The Equalizer review: This thriller is formulaic and mediocre
The Equalizer is a passable thriller that tries to establish Denzel Washington as a middle-aged action hero, a la Liam Neeson. Here, we get to see Washington kill a lot of people. Yawn. OK, he does it in somewhat inventive ways. Still: Yawn.movie reviews Updated: Nov 21, 2014 11:49 IST
Director: Antoine Fuqua
Cast: Denzel Washington, Chloe Grace Moretz, Marton Csokas
If you were lucky enough to catch Denzel Washington in A Raisin in the Sun on Broadway, you saw the hugely charismatic actor portray, in an iconic role, the full complexity of a human being: strengths and weaknesses, attributes and flaws, durability and vulnerability. All topped off, of course, with that boyish Washington charm.
Alas, Washington doesn't always choose big-screen roles similarly worthy of his unique talent. This is especially true of The Equalizer, a mediocre thriller that tries to establish the 59-year-old actor as a middle-aged action hero, a la Liam Neeson. Here, we get to see Washington kill a lot of people. Yawn. OK, he does it in somewhat inventive ways. Still: Yawn.
The Equalizer isn't a terrible movie, as action sagas go. It just doesn't nearly live up to what it aspires to be, which is a smart, classy update of the 1980s TV series of the same name, about an ex-government agent who spends his retirement as a sort of ultra-violent avenging angel, rubbing out villains who treat good people badly.
Changes have been made - liberally. On TV, Robert McCall (Edward Woodward) was a debonair middle-aged guy in a trench coat, collar upturned, cruising the streets of New York in a black Jaguar. Here, no trench coat, no Jaguar, no New York. Director Antoine Fuqua and writer Richard Wenk have moved the action to Boston, and Washington's McCall is a blue-collar type. A widower with few possessions, he spends his days working at the Home Mart, and his nights reading literary classics and drinking tea at the diner.
It's at this diner that McCall befriends a sweet young prostitute (Chloe Grace Moretz). And when her pimps - nasty Russian mob types, straight from central casting - rough her up so badly she ends up clinging to life in a hospital, McCall's vigilante instincts emerge.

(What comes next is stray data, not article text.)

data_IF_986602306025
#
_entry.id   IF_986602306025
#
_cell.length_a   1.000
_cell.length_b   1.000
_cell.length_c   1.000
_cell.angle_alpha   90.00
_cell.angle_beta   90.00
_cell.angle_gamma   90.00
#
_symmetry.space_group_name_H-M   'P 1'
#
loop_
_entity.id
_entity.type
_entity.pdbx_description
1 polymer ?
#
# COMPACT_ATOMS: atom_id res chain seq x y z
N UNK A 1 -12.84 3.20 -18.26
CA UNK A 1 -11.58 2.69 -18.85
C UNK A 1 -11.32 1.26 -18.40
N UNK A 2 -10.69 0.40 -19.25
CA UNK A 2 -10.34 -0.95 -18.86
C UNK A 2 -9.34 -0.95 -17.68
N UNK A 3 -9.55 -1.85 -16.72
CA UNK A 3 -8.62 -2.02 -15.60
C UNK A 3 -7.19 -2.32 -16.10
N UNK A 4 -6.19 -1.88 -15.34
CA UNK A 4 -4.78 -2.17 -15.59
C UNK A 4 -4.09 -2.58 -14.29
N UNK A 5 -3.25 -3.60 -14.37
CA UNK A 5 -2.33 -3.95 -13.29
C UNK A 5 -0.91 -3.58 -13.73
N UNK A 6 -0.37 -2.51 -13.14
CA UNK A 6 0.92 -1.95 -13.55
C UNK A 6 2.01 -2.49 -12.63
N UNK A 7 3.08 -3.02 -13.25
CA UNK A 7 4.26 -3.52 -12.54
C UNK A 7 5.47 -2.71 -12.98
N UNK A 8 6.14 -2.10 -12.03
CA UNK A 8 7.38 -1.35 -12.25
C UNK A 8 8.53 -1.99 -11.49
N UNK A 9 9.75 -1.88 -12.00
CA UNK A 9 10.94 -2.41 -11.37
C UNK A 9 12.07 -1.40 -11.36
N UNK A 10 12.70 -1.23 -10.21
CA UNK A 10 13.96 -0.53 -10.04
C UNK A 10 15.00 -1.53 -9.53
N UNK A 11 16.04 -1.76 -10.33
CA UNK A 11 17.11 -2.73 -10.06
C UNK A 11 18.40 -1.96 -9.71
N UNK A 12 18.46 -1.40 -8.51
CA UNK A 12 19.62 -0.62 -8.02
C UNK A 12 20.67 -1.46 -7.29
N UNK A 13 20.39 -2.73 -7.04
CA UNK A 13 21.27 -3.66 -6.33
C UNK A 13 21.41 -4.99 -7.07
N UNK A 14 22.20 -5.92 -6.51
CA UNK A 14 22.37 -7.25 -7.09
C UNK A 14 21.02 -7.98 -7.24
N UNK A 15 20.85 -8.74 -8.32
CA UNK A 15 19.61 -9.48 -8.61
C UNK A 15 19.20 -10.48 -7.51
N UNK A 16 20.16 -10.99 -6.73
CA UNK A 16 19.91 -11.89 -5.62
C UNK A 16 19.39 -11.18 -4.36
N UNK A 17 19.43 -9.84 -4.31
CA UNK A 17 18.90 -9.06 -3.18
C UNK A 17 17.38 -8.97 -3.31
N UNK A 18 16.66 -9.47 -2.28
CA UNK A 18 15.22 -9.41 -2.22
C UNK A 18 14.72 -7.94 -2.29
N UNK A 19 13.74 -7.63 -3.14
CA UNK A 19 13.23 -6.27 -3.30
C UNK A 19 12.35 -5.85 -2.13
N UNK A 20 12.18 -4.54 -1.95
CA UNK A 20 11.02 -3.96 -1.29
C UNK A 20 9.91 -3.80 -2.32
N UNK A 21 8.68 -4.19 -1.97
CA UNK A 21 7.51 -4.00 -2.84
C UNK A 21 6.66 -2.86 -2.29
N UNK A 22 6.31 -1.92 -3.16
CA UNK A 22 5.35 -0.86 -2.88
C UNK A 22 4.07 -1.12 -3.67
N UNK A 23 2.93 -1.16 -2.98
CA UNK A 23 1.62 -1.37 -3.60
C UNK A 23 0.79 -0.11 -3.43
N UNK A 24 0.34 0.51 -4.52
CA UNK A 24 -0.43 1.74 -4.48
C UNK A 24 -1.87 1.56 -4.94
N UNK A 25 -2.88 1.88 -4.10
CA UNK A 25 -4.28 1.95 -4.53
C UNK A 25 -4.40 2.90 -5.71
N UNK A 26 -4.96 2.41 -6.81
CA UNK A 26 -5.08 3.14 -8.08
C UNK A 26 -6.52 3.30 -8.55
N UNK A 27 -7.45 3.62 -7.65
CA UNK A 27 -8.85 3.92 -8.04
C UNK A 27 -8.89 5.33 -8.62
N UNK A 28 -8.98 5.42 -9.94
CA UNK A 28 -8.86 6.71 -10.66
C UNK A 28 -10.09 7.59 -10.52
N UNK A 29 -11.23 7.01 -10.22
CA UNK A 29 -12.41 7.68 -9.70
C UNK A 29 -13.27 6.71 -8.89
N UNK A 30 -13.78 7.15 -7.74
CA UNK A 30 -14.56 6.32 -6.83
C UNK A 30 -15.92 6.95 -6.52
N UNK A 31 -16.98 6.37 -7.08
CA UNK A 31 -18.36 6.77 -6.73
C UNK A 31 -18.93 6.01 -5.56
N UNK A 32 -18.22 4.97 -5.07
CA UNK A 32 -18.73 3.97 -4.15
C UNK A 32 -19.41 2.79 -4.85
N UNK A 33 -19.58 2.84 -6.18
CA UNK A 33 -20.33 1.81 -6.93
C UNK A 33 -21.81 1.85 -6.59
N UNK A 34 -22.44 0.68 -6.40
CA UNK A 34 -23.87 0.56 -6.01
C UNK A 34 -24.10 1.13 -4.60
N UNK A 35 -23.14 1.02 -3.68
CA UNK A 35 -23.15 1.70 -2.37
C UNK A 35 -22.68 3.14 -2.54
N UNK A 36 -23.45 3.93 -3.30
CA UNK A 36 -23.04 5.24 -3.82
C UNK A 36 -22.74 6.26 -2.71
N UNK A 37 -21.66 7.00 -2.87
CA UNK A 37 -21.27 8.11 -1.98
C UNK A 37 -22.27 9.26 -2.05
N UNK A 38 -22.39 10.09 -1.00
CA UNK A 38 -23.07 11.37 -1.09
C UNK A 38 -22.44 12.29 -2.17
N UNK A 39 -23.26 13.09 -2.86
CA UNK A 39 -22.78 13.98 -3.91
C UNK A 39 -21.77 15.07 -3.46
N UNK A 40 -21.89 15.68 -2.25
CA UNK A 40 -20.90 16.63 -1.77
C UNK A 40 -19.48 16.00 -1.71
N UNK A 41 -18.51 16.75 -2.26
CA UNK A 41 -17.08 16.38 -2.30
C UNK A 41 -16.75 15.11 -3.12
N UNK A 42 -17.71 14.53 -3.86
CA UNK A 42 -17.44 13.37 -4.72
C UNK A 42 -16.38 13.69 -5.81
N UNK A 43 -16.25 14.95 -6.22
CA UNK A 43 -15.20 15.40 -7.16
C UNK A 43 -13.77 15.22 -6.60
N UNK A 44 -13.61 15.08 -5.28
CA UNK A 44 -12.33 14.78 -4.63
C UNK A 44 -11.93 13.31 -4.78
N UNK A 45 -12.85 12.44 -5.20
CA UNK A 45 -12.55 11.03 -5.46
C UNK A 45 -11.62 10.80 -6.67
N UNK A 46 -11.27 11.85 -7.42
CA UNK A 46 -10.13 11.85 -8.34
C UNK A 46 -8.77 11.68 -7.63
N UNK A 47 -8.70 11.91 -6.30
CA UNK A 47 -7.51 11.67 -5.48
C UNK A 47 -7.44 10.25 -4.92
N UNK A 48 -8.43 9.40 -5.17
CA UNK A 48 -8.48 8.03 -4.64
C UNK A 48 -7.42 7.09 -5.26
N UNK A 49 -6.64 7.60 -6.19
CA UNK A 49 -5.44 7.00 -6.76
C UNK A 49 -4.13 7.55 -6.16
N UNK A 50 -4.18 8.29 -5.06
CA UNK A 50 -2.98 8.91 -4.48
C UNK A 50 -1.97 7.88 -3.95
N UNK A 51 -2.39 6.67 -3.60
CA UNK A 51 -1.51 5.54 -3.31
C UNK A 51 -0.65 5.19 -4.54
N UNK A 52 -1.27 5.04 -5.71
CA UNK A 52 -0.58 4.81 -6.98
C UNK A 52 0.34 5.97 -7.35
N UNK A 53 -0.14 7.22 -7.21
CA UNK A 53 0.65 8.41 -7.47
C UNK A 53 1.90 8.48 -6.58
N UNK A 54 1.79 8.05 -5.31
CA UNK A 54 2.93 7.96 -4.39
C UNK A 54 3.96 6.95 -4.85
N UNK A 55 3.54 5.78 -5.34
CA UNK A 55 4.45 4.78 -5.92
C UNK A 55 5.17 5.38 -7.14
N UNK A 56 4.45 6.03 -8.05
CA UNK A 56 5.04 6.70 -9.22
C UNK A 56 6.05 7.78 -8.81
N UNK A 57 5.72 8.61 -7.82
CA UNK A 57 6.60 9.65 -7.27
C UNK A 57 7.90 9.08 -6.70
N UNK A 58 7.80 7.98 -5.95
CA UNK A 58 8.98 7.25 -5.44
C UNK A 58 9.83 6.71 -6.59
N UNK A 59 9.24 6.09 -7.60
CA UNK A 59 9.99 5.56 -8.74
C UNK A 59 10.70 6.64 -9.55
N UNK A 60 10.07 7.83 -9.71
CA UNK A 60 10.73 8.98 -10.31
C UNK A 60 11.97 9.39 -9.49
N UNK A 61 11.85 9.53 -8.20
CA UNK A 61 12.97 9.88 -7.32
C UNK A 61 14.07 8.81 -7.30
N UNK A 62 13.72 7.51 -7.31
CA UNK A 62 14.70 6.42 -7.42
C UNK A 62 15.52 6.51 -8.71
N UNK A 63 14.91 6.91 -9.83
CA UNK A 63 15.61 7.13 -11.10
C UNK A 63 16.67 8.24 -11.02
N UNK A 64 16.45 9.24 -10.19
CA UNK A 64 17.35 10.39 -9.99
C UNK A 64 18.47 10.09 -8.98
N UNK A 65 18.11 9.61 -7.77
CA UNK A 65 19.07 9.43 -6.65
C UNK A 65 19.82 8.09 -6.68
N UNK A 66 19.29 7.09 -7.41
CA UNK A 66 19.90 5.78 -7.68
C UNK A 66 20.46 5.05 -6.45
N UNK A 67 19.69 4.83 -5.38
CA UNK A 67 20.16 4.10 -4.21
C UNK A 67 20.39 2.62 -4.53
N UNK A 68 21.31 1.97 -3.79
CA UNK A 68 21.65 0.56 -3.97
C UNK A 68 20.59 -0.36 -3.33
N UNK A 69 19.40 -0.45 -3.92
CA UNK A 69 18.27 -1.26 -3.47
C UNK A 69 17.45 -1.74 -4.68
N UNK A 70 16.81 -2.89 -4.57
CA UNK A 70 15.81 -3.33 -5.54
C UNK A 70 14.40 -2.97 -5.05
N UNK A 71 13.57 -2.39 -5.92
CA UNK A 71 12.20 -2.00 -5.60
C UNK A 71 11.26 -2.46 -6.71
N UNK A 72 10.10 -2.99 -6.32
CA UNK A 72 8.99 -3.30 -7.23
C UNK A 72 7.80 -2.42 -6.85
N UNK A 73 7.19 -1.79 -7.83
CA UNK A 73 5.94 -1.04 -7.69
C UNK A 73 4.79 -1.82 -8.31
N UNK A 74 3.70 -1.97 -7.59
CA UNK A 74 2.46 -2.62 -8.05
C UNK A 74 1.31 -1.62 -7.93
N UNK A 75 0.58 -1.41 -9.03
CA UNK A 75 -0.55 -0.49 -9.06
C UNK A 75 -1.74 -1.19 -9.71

He confronts the thugs, trying to buy her freedom. They laugh. Bad move. Using his hyper-vision skills, he sizes up the room and dispatches every thug within seconds (he's counting), using handy props like a corkscrew.
Now, if seeing a corkscrew lodged in a bloody neck inspires you to applaud gleefully, well, you'll probably like this movie. If not, then, like me, you may feel your initial affection for this character wavering ever so slightly as the body toll rises.
But it's never easy to resist Washington. First, he still gets to display his charm every once in a while, though not enough. And besides, McCall's opponents are so cartoonishly one-dimensional, how can you not root for him to crush them?
Turns out, the Russian pimps are only the tip of the iceberg in an operation managed by a Moscow crime lord named, yep, Vladimir Pushkin. For most of the movie, Pushkin isn't seen, only heard via telephone, like Charlie of Charlie's Angels. He sends an emissary, Teddy (Marton Csokas), to investigate who killed his men.
Teddy's a psychopath who thinks nothing of beating a man to death at his desk to make a point, or quietly breaking a girl's neck for telling a falsehood.
Maybe because Csokas resembles Kevin Spacey at his most fiendish and has some of his manic energy - a contrast to Washington's calm - his character adds spice to the proceedings. But not for long, because The Equalizer grows tiresome and formulaic.
An overly long final confrontation is suspenseless, and that's because the filmmakers haven't bothered to give McCall any vulnerability whatsoever. He may be human, but by mid-film, after seeing him knock off thug after thug, we're so convinced he has super-powers that we'll never worry about him again.
And that's boring. You could do worse than watch Washington kick butt for two hours (actually, a little more.) But it would be a lot more interesting to watch him struggle while doing it.